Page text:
Since former president Ronald Reagan declared a War on Drugs in 1971, the U.S. has waged a decades-long battle against drug use. The Drug Enforcement Administration was established to handle the drug problem, D.A.R.E. (Drug Abuse Resistance Education) was implemented to teach school kids to just say no, and mandatory minimum sentences were imposed for drug offenders.
But today, after years of effort and billions of dollars, many are calling the War on Drugs a failure. Among them is U.S. Attorney General Eric Holder Jr.
According to The New York Times, Holder has said that “too many Americans go to too many prisons for far too long and for no good law enforcement reason. Although incarceration has a role to play in our justice system, widespread incarceration at the federal, state, and local levels is both ineffective and unsustainable. It imposes a significant economic burden – totaling $80 billion in 2010 alone – and it comes with human and moral costs that are impossible to calculate.”
Approximately twenty-five million Americans have been arrested on drug charges since 1980. Though the U.S. has only five percent of the world’s population, our country has twenty-five percent of the world’s prison population. This level of incarceration has led to unsustainable spending as well as overcrowding, especially in California.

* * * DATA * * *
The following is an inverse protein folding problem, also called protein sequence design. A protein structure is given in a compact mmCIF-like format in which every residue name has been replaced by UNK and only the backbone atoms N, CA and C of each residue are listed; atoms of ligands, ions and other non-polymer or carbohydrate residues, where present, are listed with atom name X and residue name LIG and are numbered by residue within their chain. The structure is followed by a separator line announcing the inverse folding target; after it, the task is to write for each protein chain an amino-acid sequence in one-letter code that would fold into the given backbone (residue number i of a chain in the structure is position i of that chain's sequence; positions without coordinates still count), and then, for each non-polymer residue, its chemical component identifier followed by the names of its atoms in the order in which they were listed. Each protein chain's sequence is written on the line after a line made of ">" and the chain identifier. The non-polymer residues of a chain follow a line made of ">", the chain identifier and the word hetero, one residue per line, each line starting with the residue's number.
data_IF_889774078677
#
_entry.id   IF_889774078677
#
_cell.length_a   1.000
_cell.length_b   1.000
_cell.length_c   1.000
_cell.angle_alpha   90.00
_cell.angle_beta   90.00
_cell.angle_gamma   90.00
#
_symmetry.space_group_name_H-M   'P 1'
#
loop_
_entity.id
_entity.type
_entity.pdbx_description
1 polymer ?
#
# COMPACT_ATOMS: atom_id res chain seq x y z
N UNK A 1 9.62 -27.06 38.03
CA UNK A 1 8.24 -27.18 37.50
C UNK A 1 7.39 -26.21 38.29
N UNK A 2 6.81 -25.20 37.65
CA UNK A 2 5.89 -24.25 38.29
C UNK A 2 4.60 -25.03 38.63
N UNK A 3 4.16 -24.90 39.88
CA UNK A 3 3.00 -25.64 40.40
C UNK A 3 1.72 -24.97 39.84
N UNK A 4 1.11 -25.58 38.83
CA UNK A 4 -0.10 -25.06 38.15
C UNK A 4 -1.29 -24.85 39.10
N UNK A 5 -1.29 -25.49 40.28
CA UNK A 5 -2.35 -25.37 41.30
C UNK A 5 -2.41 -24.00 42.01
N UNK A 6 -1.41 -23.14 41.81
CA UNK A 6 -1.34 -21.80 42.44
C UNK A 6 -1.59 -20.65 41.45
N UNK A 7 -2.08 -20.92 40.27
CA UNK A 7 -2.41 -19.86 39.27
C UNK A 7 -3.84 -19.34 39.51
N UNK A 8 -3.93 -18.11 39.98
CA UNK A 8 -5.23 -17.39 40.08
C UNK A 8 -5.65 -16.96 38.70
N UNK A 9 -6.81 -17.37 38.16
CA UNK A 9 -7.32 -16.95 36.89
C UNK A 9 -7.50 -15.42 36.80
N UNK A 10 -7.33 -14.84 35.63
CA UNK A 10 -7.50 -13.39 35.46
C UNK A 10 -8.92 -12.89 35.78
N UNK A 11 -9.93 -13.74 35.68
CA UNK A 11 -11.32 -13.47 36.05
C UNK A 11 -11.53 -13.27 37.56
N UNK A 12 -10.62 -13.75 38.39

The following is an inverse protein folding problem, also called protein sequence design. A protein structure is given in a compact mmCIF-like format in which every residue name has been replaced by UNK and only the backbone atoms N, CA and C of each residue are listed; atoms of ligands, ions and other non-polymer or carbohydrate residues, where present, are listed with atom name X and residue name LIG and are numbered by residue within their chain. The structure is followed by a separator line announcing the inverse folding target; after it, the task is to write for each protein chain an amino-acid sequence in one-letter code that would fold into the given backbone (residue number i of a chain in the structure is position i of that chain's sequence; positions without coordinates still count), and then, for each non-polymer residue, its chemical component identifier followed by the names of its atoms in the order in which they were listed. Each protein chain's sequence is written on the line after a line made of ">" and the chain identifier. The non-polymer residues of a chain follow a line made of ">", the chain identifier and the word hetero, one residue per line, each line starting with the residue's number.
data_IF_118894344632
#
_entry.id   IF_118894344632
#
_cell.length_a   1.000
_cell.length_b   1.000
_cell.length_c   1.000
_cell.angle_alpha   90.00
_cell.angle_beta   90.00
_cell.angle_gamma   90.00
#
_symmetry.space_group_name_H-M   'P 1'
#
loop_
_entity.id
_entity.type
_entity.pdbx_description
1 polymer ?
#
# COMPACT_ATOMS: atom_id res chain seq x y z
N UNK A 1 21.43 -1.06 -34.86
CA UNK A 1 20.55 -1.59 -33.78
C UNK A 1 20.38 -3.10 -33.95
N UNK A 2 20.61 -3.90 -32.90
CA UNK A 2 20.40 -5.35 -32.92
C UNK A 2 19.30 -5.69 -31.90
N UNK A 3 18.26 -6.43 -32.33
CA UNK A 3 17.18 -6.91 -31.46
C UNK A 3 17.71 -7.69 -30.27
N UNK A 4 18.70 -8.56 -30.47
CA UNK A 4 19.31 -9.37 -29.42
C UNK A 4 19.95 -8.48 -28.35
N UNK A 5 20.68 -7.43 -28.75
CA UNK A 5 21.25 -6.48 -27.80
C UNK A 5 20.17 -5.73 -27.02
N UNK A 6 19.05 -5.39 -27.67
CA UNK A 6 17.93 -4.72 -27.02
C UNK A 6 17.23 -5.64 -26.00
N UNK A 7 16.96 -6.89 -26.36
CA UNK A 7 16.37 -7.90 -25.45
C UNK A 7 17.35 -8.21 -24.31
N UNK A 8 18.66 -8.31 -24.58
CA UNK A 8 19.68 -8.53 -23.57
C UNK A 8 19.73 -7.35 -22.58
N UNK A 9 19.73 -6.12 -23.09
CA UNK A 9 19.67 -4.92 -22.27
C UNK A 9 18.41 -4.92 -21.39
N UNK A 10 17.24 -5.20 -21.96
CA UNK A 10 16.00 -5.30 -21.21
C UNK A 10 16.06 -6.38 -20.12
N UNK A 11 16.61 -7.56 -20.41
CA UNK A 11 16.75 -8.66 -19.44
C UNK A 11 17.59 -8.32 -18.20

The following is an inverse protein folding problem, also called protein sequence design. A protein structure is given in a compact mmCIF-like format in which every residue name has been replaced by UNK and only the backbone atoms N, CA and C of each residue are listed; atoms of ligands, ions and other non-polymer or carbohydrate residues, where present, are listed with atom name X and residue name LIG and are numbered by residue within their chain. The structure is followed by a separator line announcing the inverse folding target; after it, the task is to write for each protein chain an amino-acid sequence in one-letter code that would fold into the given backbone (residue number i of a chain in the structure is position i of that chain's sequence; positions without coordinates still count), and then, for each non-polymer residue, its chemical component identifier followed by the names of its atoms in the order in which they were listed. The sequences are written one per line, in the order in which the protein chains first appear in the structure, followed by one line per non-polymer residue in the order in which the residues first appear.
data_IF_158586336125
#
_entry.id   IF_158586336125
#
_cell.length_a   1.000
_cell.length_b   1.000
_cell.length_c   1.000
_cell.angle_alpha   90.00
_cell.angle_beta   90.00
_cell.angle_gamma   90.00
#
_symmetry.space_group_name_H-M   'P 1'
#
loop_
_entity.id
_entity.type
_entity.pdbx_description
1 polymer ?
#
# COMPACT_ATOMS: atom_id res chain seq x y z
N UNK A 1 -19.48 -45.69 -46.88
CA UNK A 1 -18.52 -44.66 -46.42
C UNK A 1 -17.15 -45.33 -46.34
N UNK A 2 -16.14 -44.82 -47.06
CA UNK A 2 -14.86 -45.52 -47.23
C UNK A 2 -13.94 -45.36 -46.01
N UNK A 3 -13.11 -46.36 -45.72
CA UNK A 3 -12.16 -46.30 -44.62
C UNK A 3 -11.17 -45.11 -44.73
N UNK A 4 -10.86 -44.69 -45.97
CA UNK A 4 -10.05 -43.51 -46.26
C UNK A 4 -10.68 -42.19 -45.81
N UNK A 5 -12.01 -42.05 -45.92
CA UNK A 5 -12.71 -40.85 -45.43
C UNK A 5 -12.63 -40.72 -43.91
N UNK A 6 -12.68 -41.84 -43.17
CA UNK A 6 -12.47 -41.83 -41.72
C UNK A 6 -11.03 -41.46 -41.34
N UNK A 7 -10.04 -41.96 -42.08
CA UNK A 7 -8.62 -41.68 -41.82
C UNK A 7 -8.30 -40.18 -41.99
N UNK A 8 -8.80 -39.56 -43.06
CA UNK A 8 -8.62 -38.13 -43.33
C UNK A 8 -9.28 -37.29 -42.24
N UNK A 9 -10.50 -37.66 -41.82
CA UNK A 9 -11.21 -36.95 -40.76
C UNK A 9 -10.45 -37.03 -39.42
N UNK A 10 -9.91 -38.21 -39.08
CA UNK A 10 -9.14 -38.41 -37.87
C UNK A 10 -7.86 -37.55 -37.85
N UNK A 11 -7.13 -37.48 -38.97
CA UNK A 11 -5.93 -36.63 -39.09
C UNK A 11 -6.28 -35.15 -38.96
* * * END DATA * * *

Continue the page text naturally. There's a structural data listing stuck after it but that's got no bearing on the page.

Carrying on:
Holder is expected to outline a new policy that will not only curtail taxpayer spending and overcrowding but will also correct inequity in the justice system. The War on Drugs has disproportionately affected minorities, with African-American men sent to prison on drug charges thirteen times more than Caucasian men.
This policy will order prosecutors to “omit listing quantities of illegal substances in indictments for low-level drug cases, sidestepping federal laws that impose strict mandatory minimum sentences for drug-related offenses,” reports The New York Times. Low-level drug cases would need to meet certain criteria, including that the defendant’s crime did not involve violence.
Under the new policy, alternatives to incarceration—such as drug-treatment programs, compassionate release for elderly prisoners, and others—could increase.
Polices like the Justice Department’s have already been implemented in states including Texas and Arkansas, which have reported them successful.